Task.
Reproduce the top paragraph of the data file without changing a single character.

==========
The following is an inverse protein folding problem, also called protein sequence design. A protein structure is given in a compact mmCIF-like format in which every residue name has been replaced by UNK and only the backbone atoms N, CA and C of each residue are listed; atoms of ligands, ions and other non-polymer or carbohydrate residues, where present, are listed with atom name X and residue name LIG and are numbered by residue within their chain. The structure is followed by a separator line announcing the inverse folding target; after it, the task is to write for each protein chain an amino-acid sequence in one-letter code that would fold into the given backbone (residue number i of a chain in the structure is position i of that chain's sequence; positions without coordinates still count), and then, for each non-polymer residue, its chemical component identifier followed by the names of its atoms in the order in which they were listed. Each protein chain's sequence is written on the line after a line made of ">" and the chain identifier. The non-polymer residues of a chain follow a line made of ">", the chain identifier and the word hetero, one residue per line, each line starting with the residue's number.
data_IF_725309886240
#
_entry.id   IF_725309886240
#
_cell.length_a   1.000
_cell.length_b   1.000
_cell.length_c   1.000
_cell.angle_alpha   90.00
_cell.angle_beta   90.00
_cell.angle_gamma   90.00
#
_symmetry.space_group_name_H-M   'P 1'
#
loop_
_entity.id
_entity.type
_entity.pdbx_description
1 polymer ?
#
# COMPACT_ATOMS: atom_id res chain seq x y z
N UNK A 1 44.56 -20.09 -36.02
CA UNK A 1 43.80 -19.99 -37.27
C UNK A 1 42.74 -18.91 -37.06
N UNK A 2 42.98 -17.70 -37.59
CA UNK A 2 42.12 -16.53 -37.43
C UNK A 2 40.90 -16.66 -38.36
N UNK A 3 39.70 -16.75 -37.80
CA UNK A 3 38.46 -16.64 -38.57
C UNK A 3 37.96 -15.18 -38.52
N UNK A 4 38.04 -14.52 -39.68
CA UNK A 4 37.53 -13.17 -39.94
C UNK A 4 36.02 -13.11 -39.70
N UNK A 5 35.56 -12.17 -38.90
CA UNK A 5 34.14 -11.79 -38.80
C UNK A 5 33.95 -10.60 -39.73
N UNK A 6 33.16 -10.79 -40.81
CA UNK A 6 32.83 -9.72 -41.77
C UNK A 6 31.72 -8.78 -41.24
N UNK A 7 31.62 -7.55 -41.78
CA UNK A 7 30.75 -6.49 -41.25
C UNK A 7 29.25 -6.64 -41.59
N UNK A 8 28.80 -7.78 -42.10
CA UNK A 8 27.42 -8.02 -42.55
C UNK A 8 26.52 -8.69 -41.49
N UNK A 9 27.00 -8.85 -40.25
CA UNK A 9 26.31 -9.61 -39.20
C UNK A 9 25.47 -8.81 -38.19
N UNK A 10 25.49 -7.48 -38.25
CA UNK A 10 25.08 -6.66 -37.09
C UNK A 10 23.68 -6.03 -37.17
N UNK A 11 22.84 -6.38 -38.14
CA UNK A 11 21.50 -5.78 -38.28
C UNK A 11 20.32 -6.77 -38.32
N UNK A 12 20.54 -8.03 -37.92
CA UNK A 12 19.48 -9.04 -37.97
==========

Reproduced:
The following is an inverse protein folding problem, also called protein sequence design. A protein structure is given in a compact mmCIF-like format in which every residue name has been replaced by UNK and only the backbone atoms N, CA and C of each residue are listed; atoms of ligands, ions and other non-polymer or carbohydrate residues, where present, are listed with atom name X and residue name LIG and are numbered by residue within their chain. The structure is followed by a separator line announcing the inverse folding target; after it, the task is to write for each protein chain an amino-acid sequence in one-letter code that would fold into the given backbone (residue number i of a chain in the structure is position i of that chain's sequence; positions without coordinates still count), and then, for each non-polymer residue, its chemical component identifier followed by the names of its atoms in the order in which they were listed. Each protein chain's sequence is written on the line after a line made of ">" and the chain identifier. The non-polymer residues of a chain follow a line made of ">", the chain identifier and the word hetero, one residue per line, each line starting with the residue's number.